Some 20 overseas restaurants run by the North Korean regime have either stopped operations or closed down outright, a South Korean ruling party lawmaker said Wednesday, citing Seoul’s spy agency.
Lee Chul-woo of the ruling Saenuri Party made the comment to reporters after holding a meeting with officials from the National Intelligence Service (NIS) at the National Assembly.
“The restaurants in foreign countries have either halted business or have been closed due to financial difficulties,” Lee said, adding that the NIS believes Pyongyang will more likely turn to illegal means to raise hard currency.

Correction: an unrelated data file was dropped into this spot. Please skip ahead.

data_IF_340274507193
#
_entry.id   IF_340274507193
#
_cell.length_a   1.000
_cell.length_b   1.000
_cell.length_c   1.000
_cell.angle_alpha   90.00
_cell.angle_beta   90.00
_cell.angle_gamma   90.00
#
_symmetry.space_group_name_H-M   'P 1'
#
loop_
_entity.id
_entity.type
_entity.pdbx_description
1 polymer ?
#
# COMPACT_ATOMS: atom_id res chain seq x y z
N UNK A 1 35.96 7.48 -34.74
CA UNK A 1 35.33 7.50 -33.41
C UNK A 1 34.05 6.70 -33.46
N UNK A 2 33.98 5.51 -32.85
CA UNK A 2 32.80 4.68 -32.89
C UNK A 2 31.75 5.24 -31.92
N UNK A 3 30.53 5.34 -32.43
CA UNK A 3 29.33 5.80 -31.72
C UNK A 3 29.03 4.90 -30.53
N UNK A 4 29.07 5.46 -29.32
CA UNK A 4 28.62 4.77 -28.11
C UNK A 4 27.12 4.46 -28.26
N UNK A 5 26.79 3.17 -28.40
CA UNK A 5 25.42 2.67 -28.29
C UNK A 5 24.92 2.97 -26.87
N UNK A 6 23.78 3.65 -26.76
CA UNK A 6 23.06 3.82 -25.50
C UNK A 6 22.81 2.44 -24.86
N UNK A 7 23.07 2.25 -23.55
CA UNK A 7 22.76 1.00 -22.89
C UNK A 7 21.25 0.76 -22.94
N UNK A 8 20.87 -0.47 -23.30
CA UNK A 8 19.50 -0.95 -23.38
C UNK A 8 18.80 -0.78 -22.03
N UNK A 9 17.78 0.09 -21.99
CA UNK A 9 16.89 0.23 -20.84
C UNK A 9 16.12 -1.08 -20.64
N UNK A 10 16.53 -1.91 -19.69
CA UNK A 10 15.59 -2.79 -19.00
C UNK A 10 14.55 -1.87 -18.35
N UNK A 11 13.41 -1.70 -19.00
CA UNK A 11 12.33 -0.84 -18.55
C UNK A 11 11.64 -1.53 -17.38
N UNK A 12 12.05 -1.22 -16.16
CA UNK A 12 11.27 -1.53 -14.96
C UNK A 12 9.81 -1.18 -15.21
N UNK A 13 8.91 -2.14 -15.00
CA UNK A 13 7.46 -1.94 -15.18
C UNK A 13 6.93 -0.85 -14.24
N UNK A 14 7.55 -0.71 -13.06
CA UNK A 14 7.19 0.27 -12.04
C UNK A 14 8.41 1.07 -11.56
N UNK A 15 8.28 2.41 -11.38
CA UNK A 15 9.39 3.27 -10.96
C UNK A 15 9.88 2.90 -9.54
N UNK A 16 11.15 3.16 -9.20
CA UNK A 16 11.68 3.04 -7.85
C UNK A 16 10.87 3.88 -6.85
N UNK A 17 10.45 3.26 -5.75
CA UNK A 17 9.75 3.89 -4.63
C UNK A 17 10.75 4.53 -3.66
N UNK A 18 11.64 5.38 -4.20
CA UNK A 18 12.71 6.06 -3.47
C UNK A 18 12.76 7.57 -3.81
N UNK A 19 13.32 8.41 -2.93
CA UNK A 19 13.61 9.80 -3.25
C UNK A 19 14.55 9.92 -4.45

North Korea-run restaurants in foreign nations serve as one of the main sources of hard currency flowing into North Korea. Some of these funds are suspected of bankrolling the North’s nuke and missile programs amid toughened international sanctions.
South Korea estimates that North Korea runs approximately 130 restaurants in some 12 countries including China, Vietnam and Cambodia, earning US$10 million annually.
“North Korea is also engaged in various illegal acts such as forging export and import documents, trafficking banned products and opening fake accounts,” Lee said. Read More